Mineral essential elements for nutrition in different chocolate products.

    In this work, the essential mineral nutritional elements in cocoa beans, in chocolates at different cocoa percentage (60,70,80 and 90%) and in milk chocolate are evaluated. Dark chocolates are confirmed as an excellent source of magnesium (252.2 mg/100 g) and iron (10.9 mg/100 g): in chocolate containing 90% cocoa, their content corresponds to, respectively, 67.0% and 80.3 of Nutrient Reference Values (NRV) in the European Union. The chocolate containing 90% cocoa is also a good source of zinc (3.5 mg/100 g), which is important for the immune system, and selenium (0.1 mg/100 g). Three main components suitable to explain the mineral concentrations are analyzed by factor analysis. The component 1 can be interpreted as the contribution from the cocoa beans, owing to the mineral characteristics of the soil in which they have grown; the component 2 is mainly due to the manipulation and transformation of the cocoa in chocolate, while the component 3 represents the milk powder.

    Be well!

    JP

  3. JP Says:

    Updated 06/28/16:

    http://www.sciencedirect.com/science/article/pii/S0031938416303079

    Physiol Behav. 2016 May 25;164(Pt A):40-46.

    Coconut and sunflower oil ratios in ice cream influence subsequent food selection and intake.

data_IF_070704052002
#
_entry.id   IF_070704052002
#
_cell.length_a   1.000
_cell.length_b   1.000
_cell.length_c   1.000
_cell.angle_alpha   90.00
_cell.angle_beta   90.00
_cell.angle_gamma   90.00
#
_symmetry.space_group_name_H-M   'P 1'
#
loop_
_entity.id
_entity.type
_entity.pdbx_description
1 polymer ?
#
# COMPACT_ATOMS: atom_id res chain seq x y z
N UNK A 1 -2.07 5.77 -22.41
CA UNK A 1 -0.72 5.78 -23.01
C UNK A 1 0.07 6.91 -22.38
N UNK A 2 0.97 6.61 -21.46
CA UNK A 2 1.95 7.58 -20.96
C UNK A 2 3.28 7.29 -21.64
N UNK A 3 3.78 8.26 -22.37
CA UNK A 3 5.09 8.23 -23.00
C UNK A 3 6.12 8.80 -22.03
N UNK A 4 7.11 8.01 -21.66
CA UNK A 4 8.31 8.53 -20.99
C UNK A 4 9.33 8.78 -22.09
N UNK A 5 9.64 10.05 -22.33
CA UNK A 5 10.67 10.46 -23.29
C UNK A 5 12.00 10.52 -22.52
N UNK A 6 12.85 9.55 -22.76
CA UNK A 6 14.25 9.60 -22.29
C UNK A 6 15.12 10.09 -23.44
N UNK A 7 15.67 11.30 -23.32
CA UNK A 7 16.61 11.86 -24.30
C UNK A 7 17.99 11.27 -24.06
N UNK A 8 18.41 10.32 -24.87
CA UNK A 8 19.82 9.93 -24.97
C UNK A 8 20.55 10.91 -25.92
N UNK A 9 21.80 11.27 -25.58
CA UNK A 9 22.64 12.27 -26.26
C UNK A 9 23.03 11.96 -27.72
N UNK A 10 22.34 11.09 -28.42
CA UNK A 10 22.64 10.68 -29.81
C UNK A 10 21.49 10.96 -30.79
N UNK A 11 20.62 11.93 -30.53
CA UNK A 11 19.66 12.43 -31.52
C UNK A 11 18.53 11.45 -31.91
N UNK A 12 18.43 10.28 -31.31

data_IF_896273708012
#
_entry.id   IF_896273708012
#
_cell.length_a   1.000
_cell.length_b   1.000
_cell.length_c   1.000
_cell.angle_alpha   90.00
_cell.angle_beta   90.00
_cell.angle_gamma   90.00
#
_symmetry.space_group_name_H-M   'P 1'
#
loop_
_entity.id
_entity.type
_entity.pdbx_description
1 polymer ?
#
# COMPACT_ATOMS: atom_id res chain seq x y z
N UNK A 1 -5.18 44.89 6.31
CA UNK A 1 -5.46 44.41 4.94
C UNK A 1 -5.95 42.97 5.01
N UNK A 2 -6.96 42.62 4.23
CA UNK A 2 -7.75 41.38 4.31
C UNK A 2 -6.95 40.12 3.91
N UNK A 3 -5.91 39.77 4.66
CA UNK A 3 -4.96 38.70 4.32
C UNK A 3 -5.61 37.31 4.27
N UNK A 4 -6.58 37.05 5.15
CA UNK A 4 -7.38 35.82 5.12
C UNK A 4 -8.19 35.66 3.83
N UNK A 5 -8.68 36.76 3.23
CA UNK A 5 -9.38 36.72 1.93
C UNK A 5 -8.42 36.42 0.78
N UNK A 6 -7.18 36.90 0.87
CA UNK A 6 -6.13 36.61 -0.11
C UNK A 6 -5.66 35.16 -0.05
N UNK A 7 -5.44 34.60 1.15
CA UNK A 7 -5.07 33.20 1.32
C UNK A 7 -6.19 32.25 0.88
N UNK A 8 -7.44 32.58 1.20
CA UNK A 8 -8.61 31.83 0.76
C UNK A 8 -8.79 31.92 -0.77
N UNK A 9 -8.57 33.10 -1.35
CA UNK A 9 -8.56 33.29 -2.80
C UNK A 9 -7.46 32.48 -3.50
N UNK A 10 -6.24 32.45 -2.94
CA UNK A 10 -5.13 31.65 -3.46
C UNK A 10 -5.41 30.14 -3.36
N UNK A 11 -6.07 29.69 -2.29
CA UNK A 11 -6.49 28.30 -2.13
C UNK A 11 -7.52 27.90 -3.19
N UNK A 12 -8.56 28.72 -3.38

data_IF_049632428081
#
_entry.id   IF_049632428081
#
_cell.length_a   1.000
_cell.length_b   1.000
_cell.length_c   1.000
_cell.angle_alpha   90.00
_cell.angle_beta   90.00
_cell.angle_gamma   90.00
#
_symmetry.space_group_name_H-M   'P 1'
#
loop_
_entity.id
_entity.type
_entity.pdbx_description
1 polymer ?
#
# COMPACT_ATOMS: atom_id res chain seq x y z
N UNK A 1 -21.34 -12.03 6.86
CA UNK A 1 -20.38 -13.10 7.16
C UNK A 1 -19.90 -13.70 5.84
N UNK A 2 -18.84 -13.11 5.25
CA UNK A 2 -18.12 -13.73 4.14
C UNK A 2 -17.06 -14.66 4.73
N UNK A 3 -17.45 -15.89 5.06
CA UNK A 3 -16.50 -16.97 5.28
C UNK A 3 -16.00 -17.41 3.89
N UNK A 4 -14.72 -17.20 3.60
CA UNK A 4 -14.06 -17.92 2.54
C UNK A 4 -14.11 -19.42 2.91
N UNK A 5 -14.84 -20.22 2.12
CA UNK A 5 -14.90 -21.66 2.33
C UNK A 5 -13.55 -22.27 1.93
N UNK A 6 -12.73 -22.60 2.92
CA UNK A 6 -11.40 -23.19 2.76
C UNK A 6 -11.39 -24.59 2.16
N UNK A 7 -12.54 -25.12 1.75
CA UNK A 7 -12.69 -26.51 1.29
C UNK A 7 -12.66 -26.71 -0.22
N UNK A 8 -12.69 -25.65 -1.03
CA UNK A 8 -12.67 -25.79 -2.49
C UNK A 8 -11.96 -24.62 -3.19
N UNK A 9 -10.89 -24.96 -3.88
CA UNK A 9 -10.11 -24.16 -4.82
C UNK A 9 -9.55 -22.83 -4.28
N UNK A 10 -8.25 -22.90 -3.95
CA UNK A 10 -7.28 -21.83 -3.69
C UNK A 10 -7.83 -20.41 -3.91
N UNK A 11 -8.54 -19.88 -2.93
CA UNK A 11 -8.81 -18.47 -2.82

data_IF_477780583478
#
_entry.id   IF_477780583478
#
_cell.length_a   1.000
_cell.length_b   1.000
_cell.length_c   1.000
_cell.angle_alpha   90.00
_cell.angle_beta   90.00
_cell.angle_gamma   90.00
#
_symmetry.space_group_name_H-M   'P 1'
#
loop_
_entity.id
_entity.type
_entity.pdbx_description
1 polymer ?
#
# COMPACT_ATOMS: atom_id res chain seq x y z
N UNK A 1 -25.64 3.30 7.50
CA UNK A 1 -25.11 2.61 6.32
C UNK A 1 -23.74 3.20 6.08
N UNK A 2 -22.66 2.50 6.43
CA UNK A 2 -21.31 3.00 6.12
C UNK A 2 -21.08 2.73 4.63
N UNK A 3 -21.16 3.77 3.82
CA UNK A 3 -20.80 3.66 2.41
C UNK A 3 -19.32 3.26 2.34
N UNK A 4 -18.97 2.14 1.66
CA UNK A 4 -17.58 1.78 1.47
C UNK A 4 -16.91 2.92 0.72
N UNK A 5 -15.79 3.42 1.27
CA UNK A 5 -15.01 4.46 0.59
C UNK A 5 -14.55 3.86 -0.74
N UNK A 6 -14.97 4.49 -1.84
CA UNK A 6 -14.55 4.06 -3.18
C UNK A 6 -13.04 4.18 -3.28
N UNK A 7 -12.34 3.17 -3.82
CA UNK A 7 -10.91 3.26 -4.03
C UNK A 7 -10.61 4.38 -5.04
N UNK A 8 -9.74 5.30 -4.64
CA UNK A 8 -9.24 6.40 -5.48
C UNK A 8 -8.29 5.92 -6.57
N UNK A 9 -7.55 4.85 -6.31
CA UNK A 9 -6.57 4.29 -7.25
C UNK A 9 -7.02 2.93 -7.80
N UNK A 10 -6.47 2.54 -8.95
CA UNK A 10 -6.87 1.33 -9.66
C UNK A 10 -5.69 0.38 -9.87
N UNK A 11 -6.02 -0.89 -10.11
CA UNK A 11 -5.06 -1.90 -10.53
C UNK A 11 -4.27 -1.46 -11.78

The effect of coconut oil (CO, containing mainly medium chain triglycerides – MCTs) and sunflower oil (SO, containing mainly long chain triglycerides – LCTs) used as fat source (10% fat ice cream) in different ratios (25% CO and 75% SO – 25CO:75SO, 50% CO and 50% SO – 50CO:50SO, 75% CO and 25% SO – 75CO:25SO) was investigated to assess differences in appetite and ad-libitum (evening and snack) food intake using a single blind design. 36 healthy female participants consumed a fixed portion (150g) of ice cream 45min before an ad-libitum dinner and snacks. Appetite sensations were tracked across the day. Participants ate significantly less fat after 75CO:25SO than 25CO:75SO (p=0.007) and there was also a trend for lower fat intake in this condition as compared to 50CO:50SO (p=0.068). High fat savoury snack intake significantly decreased after 75CO:25SO in comparison with both 25CO:75SO (p=0.038) and 50CO:50SO (p=0.008). Calorie intake from snacks was also found to be significantly lower after 25CO:75SO and 50CO:50SO than 75CO:25SO (p=0.021 and 0.030 respectively). There was no effect of condition on appetite or desire ratings over the day. Eating a standard portion of ice cream containing different ratios of MCTs and LCTs can modestly influence acute food selection and intake, with MCTs manifesting their effect earlier and LCTs later due to differences in the absorption and metabolism of these lipids. However, the differences evident in the present study were small, and require further research before firm conclusions can be drawn.